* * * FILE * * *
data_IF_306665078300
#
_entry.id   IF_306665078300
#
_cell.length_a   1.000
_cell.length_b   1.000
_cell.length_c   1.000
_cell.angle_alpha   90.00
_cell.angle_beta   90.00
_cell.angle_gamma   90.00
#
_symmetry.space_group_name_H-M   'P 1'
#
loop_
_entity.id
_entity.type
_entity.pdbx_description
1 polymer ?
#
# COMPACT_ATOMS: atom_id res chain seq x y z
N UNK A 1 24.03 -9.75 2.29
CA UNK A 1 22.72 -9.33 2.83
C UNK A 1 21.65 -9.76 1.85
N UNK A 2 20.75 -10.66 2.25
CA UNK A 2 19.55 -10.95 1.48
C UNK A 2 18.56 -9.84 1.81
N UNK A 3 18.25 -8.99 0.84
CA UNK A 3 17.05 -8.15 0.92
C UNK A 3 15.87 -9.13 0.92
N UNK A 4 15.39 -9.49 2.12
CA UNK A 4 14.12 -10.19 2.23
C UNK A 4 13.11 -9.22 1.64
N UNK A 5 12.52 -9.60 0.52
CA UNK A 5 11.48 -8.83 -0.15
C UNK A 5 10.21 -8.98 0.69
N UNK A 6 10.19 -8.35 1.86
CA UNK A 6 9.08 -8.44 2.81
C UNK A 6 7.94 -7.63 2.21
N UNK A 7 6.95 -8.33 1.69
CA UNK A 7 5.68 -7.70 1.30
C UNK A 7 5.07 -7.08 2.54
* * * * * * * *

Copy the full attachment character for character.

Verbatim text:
data_IF_306665078300
#
_entry.id   IF_306665078300
#
_cell.length_a   1.000
_cell.length_b   1.000
_cell.length_c   1.000
_cell.angle_alpha   90.00
_cell.angle_beta   90.00
_cell.angle_gamma   90.00
#
_symmetry.space_group_name_H-M   'P 1'
#
loop_
_entity.id
_entity.type
_entity.pdbx_description
1 polymer ?
#
# COMPACT_ATOMS: atom_id res chain seq x y z
N UNK A 1 24.03 -9.75 2.29
CA UNK A 1 22.72 -9.33 2.83
C UNK A 1 21.65 -9.76 1.85
N UNK A 2 20.75 -10.66 2.25
CA UNK A 2 19.55 -10.95 1.48
C UNK A 2 18.56 -9.84 1.81
N UNK A 3 18.25 -8.99 0.84
CA UNK A 3 17.05 -8.15 0.92
C UNK A 3 15.87 -9.13 0.92
N UNK A 4 15.39 -9.49 2.12
CA UNK A 4 14.12 -10.19 2.23
C UNK A 4 13.11 -9.22 1.64
N UNK A 5 12.52 -9.60 0.52
CA UNK A 5 11.48 -8.83 -0.15
C UNK A 5 10.21 -8.98 0.69
N UNK A 6 10.19 -8.35 1.86
CA UNK A 6 9.08 -8.44 2.81
C UNK A 6 7.94 -7.63 2.21
N UNK A 7 6.95 -8.33 1.69
CA UNK A 7 5.68 -7.70 1.30
C UNK A 7 5.07 -7.08 2.54